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The Soggy Side of Sears®


Sometimes potty training happens when you least expect it

By Nancy Kennedy
Reprinted from Mom on the Run (Multnomah) copyright 1996. Used by permission of author.

I know from experience: the one thing mothers care most passionately about is potty training. The problem is, we're not content to let things happen naturally. It's as if our child's ability to keep her Tigger panties dry is a direct indicator of our worth as a parent. Not only that, potty training becomes a contest among mothers where one says, "All of my babies were trained by their first birthday." Leaving you no choice but to respond with, "Oh, so late? Mine were all trained by nine months."

I well remember my first guinea pig—I mean, daughter.

I remember setting up Alison's potty chair in the living room, sitting her on it, and keeping her on it until she did something. Anything.

I tried "I'm a Big Girl" charts with stickers, Big Girl underwear, wild applause and bribes of M&Ms. However, in spite of all my hard-wrought efforts, Alison was unable to perform. For an entire week I had to feed her prune juice and raisin cookies. (I'm happy to report she finally goes. Which is a good thing, considering she's in her 20s and living in Hawaii with her new husband.)

As for me, I received my own toilet training in the hardware department at Sears® when I was about 3 years old and, despite my mother's best efforts, still in diapers. That day I'd gone with my dad to do whatever it is dads do in the hardware department at Sears®. In the middle of him doing his hardware thing, I decided it was my time to go.

I tugged and pulled, yanking my diaper free, then pulled my dress up around my waist, marched over to the display toilets and hopped on the nearest one. My dad, bless his red face, leaped with a single bound over the chuckling crowd just in time … for me to puddle all over his outstretched arms.

I recently met a woman in Kmart®. In her shopping cart were a toy golf club set, a potty chair and a toddler named Jacob. Although I didn't ask, the woman wanted to talk about it.

"He'll go in the yard, he'll go at the park, he'll go against the car tires. He hits the knot hole on the tree out back, and once he hit—with perfect aim—the entire length of the back fence." She took a breath and continued. "He goes everywhere. He goes around the toilet, but he won't go in it. I've tried making a game out of it: 'Aim for the Cheerios in the water, Jacob!' I've tried everything."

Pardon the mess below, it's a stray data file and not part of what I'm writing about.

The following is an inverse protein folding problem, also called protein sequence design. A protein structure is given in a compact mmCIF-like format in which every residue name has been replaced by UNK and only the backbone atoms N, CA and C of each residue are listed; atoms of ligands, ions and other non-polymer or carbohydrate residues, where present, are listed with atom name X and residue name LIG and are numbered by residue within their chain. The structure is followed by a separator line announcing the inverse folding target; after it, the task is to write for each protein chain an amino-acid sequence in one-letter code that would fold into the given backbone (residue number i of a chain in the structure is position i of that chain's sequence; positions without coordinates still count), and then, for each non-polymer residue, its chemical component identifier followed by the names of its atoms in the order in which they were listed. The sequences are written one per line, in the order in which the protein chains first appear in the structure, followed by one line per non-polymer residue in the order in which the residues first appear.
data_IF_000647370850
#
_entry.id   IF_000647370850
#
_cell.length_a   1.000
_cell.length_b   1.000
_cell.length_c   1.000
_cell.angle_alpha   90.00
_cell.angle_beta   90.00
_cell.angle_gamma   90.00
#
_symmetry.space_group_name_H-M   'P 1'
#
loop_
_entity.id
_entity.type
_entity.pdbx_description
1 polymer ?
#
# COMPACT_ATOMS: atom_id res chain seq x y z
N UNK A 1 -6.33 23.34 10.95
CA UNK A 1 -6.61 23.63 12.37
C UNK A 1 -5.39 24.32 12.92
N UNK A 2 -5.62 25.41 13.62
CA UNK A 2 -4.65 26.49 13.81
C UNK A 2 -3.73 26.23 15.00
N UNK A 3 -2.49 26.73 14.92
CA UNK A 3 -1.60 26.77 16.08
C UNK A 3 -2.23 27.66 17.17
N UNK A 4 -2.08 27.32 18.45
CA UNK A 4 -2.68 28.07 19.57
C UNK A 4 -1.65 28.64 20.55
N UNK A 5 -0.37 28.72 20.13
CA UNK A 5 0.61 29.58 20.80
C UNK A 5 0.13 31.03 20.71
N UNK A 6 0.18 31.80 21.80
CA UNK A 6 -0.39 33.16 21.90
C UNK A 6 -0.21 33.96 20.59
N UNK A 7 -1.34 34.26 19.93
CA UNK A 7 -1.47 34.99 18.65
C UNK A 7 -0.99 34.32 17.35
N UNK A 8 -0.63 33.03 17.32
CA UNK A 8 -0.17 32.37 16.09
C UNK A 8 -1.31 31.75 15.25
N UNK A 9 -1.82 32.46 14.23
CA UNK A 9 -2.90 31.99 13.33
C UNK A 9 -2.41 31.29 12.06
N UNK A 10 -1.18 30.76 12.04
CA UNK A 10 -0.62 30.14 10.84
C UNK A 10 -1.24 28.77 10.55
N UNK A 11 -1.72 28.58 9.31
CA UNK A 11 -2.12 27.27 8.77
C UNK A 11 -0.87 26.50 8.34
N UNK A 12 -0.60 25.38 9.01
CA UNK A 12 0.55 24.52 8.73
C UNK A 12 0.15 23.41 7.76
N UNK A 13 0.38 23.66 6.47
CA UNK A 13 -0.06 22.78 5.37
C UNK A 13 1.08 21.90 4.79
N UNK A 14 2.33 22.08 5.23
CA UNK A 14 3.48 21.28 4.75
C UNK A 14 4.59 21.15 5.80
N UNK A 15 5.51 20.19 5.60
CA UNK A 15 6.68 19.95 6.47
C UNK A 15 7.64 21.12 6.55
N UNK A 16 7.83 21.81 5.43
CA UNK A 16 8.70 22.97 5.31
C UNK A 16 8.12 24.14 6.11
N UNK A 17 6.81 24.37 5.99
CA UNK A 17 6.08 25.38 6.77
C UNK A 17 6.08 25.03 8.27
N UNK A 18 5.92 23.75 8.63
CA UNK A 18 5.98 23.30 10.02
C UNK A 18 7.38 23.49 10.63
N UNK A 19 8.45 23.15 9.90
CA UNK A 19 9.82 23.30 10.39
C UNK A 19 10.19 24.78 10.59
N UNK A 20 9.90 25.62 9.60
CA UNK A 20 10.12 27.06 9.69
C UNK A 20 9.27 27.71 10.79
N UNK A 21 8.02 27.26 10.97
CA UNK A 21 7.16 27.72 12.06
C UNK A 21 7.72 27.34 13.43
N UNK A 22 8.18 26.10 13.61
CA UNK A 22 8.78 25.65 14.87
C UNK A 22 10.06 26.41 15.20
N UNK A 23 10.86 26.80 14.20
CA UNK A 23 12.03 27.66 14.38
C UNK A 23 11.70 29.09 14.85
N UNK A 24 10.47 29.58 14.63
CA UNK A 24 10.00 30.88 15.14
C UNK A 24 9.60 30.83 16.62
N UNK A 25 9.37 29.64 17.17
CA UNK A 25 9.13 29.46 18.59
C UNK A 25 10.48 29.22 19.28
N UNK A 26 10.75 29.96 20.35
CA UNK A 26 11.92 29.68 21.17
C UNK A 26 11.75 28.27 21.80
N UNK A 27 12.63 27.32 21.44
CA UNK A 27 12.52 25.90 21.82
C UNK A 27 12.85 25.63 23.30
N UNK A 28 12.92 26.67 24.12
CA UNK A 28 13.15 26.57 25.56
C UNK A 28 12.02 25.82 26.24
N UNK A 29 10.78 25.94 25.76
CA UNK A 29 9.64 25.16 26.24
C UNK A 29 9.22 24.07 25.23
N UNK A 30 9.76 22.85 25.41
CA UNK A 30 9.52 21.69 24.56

Hearing our conversation, a third woman joined us. Her shopping cart was filled with training pants, a potty chair and a toddler named Erin. "Just last week," she offered, "we were in the ladies' room at a very crowded restaurant. As we walked back to our table, Erin announced, 'Give Mommy a sticker—she went potty all by herself!'"

In a short time, the aisle at Kmart® filled with other mothers, toddlers, potty chairs and potty paraphernalia. As we stood there, passionately discussing the bathroom habits of little ones, the very subjects of our discussion—as if on cue—covered their ears with their hands while ringleader Jacob shouted, "No more potty talk!"

But potty talk is what moms do. How to do it, when to do it, even what to call it.

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When Laura, my second daughter, came along, I was tired of fighting over the potty. I didn't hassle her until one day when she was 2 1/2. I watched as she got her own diaper, laid it out on the floor, took off her wet one, climbed onto the dry one and pulled it up across her bottom. That's when I said, "If you're big enough to change your own diaper, you're big enough to use the potty." It was time for Intensive Potty Training 101.

"Laura, you want to wear Big Girl underwear like Alison, don't you?"

"No."

"Laura, you want to go in the potty for Mommy, don't you?"

"No."

"Laura, you want to go for Daddy, don't you?"

"No."

I changed tactics. "Laura, if you go in the potty, you can flush it bye-bye."

"Don't want to."

I changed tactics again. "Sit on the pot and go!"

She didn't. She wouldn't. Instead of happy sounds of tinkle, there was weeping and wailing and gnashing of teeth—mine. Meanwhile, Laura happily changed her own diaper and calmly played with her Legos®.

After a week or so of unsuccessful training, I reached my limit. In a desperate last-ditch effort, I grabbed my car keys, tucked Laura in her car seat, gave her a boxed apple juice to drink and drove off … to the hardware department at Sears®. It worked with me, and it just might work with my offspring.

Maybe it was the perfectly timed apple juice. Maybe it was the row of pristine white thrones. Whatever it was, well … let's just say, like mother, like daughter.

Come to think of it, maybe that's one for the record books.

Reprinted from Mom on the Run (Multnomah) copyright 1996. Used by permission of author.

© Nancy Kennedy
Nancy Kennedy is an author and speaker. She has written several books, including "When Perfect Isn't Enough : How I Conquered My Fear of the Proverbs 31 Woman"! She lives in Florida. She mentions on her web site that her favourite verse of encouragement is, "God is able to do immeasurably more than all we ask or imagine, according to his power that is at work within us." (Ephesians 3:20).

 

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